The US-Taliban Peace Deal and International Law

After over 18 years of war in Afghanistan, the US and the Taliban, the two parties to the conflict i.e. a State and an Insurrectional Movement respectively, concluded the “Agreement for Bringing Peace to Afghanistan” (“Doha Accord”) with a view to end the war.[1] This article will engage in a two part inquiry. It will…

US-Iran Conflict: How International Law Protects Cultural Property In Armed Conflict

after growing hostilities between the US and Iran, President Trump threatened to attack Iran’s cultural sites. He tweeted that the US had identified 52 Iranian sites some of which were “at a very high level and important to Iran and the Iranian culture” warning that they would be hit if Tehran conducted any revenge attacks. The Pentagon has since ruled out the targeting of Iranian cultural sites with the Defense Secretary acknowledging that this would be a war crime.[1] This article will analyse the protection provided to cultural sites during an armed conflict in IHL and any possible repercussions under the law of state responsibility as well as international criminal law.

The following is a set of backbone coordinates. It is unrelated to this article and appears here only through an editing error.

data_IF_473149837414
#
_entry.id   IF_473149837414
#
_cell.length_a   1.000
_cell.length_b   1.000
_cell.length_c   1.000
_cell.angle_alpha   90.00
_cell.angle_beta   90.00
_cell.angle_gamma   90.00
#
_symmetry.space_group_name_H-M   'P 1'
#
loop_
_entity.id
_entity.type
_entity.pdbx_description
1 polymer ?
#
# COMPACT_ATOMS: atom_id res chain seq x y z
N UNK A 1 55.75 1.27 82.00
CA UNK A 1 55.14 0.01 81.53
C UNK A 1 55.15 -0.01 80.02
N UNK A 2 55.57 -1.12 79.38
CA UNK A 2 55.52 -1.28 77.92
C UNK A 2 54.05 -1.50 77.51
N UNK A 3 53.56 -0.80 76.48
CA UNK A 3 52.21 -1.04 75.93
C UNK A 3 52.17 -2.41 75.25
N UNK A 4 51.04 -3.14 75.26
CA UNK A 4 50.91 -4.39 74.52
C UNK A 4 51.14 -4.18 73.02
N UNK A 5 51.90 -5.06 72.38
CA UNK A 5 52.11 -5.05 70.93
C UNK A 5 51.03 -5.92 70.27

Iran, the US and Economic Warfare

Iranian-US relations have been turbulent recently to say the least, and while we are yet to see whether there will be military consequences to these frayed ties, the economic effects on Iran are already being felt in the form of crippling sanctions. In July 2019, President Trump tweeted that Iran had “made a very big mistake” in shooting down a US military surveillance drone that had entered Iranian airspace on 20th June 2019.